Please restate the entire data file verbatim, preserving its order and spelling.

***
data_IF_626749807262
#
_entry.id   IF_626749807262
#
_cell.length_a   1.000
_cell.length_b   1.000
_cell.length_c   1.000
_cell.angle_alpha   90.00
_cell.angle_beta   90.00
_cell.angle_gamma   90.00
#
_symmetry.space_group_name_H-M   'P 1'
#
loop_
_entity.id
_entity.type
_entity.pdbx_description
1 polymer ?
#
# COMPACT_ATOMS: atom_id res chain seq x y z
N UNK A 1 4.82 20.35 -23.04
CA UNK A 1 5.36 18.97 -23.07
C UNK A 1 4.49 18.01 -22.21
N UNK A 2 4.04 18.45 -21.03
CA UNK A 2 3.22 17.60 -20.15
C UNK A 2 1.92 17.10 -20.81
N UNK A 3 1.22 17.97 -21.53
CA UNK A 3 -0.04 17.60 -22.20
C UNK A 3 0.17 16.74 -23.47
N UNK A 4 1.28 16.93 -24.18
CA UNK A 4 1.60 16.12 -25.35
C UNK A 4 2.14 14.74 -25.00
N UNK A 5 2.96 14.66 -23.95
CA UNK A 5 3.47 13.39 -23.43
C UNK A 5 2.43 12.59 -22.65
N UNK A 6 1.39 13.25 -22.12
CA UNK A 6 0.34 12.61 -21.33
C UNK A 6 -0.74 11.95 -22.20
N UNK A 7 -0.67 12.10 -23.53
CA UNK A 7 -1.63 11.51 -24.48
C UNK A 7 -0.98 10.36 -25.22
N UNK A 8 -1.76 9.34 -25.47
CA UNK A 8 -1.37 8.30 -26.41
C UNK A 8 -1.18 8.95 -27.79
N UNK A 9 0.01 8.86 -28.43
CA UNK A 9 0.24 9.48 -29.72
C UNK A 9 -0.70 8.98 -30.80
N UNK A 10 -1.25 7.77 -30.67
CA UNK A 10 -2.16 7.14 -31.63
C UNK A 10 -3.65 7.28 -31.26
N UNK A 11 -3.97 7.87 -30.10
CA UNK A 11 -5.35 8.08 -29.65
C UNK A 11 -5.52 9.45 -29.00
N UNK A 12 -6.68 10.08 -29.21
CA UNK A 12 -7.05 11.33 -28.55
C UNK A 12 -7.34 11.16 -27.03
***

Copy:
data_IF_626749807262
#
_entry.id   IF_626749807262
#
_cell.length_a   1.000
_cell.length_b   1.000
_cell.length_c   1.000
_cell.angle_alpha   90.00
_cell.angle_beta   90.00
_cell.angle_gamma   90.00
#
_symmetry.space_group_name_H-M   'P 1'
#
loop_
_entity.id
_entity.type
_entity.pdbx_description
1 polymer ?
#
# COMPACT_ATOMS: atom_id res chain seq x y z
N UNK A 1 4.82 20.35 -23.04
CA UNK A 1 5.36 18.97 -23.07
C UNK A 1 4.49 18.01 -22.21
N UNK A 2 4.04 18.45 -21.03
CA UNK A 2 3.22 17.60 -20.15
C UNK A 2 1.92 17.10 -20.81
N UNK A 3 1.22 17.97 -21.53
CA UNK A 3 -0.04 17.60 -22.20
C UNK A 3 0.17 16.74 -23.47
N UNK A 4 1.28 16.93 -24.18
CA UNK A 4 1.60 16.12 -25.35
C UNK A 4 2.14 14.74 -25.00
N UNK A 5 2.96 14.66 -23.95
CA UNK A 5 3.47 13.39 -23.43
C UNK A 5 2.43 12.59 -22.65
N UNK A 6 1.39 13.25 -22.12
CA UNK A 6 0.34 12.61 -21.33
C UNK A 6 -0.74 11.95 -22.20
N UNK A 7 -0.67 12.10 -23.53
CA UNK A 7 -1.63 11.51 -24.48
C UNK A 7 -0.98 10.36 -25.22
N UNK A 8 -1.76 9.34 -25.47
CA UNK A 8 -1.37 8.30 -26.41
C UNK A 8 -1.18 8.95 -27.79
N UNK A 9 0.01 8.86 -28.43
CA UNK A 9 0.24 9.48 -29.72
C UNK A 9 -0.70 8.98 -30.80
N UNK A 10 -1.25 7.77 -30.67
CA UNK A 10 -2.16 7.14 -31.63
C UNK A 10 -3.65 7.28 -31.26
N UNK A 11 -3.97 7.87 -30.10
CA UNK A 11 -5.35 8.08 -29.65
C UNK A 11 -5.52 9.45 -29.00
N UNK A 12 -6.68 10.08 -29.21
CA UNK A 12 -7.05 11.33 -28.55
C UNK A 12 -7.34 11.16 -27.03